When we start something we never know where, or what it may lead to.
Pictured below is my Certificate of Completion from the American School of French Marquetry, dated: September 20, 2002.
In the fall of 2009 I was invited to photograph my two tables next to the original on display at the J. Paul Getty Museum. It was once said by Albert Einstein, on achieving nuclear fission, that it can be likened to: “shooting birds in the dark, in a country where there are very few birds.” Einstein felt he would not see it in his lifetime. That’s how I felt about the photo below, not in my lifetime. Was I wrong! I had no idea that a satellite school of ecole Boulle in North Park, California would ever lead me to having my work photographed in the J. Paul Getty museum. While spring cleaning I stumbled upon my Certificate of graduation from ASFM. Reminiscing I remembered my hesitation to go, I thought I wouldn’t be ‘talented’ enough to do marquetry.
Onward and upward, start building
After “graduating” I spent 2003 building my chevalet and a cabinet for housing the thousands of pieces that would make up the marquetry for the two tables. During the day I worked on client’s projects, in the evenings and weekends I worked on my marquetry stuff; tweaking and refining my tools, sawblade
selection, and doing as much research on the tables as humanly possible.
Approximately six years later they were complete.
We’re looking forward to seeing you — and your tables
I e-mailed my contact, a senior curator, several photographs of the finished tables. I enquired nervously if his offer still stood about photographing my pieces in the museum. He wrote back yes, and put me in contact with his secretary to pick a date and time. Of course, the first date selected was pushed back! I thought damn, they’re having second thoughts.
Someone from above smiled upon me and the second day and time was marked on the calendar. All the while, Heidi was reassuring me that they’re very busy, and that in business dates are constantly being rescheduled.
The Drive to Los Angeles and the Getty’s Loading Docks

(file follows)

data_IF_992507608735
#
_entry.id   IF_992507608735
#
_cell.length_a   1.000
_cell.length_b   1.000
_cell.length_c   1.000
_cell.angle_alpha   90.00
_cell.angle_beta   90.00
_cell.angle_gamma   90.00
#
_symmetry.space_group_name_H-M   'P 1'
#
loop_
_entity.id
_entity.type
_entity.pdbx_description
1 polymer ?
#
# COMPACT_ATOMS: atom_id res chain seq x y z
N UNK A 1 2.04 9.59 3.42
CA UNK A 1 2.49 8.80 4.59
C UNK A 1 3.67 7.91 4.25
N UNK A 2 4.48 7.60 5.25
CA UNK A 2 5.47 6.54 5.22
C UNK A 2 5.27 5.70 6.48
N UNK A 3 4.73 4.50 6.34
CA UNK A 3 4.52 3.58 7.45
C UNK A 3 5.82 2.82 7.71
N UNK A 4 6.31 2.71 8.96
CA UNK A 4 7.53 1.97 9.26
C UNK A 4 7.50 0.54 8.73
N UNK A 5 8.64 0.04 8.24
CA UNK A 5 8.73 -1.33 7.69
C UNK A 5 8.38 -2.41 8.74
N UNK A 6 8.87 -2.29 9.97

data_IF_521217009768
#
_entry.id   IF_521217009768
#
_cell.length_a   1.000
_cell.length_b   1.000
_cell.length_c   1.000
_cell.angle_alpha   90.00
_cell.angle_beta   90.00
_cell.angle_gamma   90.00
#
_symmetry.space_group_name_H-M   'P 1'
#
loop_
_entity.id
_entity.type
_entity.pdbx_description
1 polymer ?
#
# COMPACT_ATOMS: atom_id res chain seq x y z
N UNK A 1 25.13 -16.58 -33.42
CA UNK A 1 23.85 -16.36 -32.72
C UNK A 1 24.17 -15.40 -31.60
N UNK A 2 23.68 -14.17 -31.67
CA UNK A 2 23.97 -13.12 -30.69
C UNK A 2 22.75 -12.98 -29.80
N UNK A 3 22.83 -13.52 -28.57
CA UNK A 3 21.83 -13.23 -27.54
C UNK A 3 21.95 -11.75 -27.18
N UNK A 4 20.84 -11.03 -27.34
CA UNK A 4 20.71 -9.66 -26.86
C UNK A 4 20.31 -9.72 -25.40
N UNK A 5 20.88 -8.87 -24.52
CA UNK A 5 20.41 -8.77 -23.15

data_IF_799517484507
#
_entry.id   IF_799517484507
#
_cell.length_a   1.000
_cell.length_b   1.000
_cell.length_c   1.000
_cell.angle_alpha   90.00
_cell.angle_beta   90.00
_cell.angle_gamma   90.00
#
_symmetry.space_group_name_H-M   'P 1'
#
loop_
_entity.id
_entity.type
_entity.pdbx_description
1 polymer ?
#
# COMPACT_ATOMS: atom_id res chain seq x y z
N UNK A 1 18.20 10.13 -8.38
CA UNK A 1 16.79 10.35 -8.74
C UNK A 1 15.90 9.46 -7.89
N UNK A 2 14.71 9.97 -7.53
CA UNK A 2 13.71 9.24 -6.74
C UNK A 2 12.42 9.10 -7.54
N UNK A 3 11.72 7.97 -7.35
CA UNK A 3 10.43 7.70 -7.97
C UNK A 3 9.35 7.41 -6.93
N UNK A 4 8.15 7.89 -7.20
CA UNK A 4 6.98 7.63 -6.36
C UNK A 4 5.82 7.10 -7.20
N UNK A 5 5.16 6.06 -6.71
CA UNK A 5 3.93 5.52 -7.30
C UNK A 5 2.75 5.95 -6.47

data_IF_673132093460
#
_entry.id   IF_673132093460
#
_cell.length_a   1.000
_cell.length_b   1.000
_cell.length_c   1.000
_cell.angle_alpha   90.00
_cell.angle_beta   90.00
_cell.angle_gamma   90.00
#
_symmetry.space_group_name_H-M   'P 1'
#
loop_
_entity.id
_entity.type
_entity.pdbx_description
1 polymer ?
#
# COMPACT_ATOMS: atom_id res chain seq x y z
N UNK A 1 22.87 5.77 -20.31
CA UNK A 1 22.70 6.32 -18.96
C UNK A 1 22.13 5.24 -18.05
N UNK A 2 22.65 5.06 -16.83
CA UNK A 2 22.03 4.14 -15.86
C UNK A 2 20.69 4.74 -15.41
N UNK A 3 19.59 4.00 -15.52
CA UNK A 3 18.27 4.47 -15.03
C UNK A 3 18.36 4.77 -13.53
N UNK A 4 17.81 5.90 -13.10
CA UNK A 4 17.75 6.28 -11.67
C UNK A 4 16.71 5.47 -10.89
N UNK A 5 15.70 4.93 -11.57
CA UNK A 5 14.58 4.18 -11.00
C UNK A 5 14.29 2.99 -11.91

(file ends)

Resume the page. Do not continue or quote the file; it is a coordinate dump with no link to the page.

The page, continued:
Loading the tables was hectic enough, but driving to Los Angeles with these two pieces was at times heart stopping. Heidi and I drove her car because the windows have a heavy tint and we could keep the entire vehicle cool with the A/C. I can now appreciate what a driver for Brinks Security must go through. Seems as though when one drives with something valuable or, someone has a new expensive car, it appears that mayhem is jumping out from every corner.
Arriving safely at the south entrance, where all freight and artwork arrives to be inspected and unloaded, we stopped at the guard house to sign in. Through the gates was a long steep and winding drive to the loading docks. Our official greeted us and handed Heidi our security badges; the place was bustling with vendors, workers, and contractors or all types.
We loaded the tables onto a cart for the journey upstairs into the museum. Our curator arrived to escort us to the huge freight elevators, the type one would only see on an aircraft carrier. They’re huge! It was Monday. This is the one day of the week that the J. Paul Getty museum is closed to the public. Walking through the hallways and rooms one quickly is taken back in time and filled with the feeling of what it must have been like living and working in the King’s Court. A call went out disarm the security system and to remove a section of guard rail. We were then joined by a second curator. Our two curators placed the original on a section of the floor that we were allowed to walk on, I placed my tables flanking the original. I couldn’t believe it, it happened. There they stood in my disbelief, I wasn’t dreaming. We were then joined by a third curator.
Three Curators and Three Tables
I’ve met many people, many different personalities through my work: executives, lawyers, stockbrokers, doctors, all very smart. However, meeting a major museum curator is something quite different to be sure. They are extremely educated, intelligent, highly professional, and not easily impressed. They’ve seen the best of the best the world over for many decades. My little tables had somehow managed to captured the undivided attention of three senior museum curators, this to me was even more unbelievable than photographing my tables in that room. I had also given them something they had not seen before — the contre partye. If one works diligently and with passion, one has a damn good chance of shooting a bird in the dark, in a country where there are very few birds.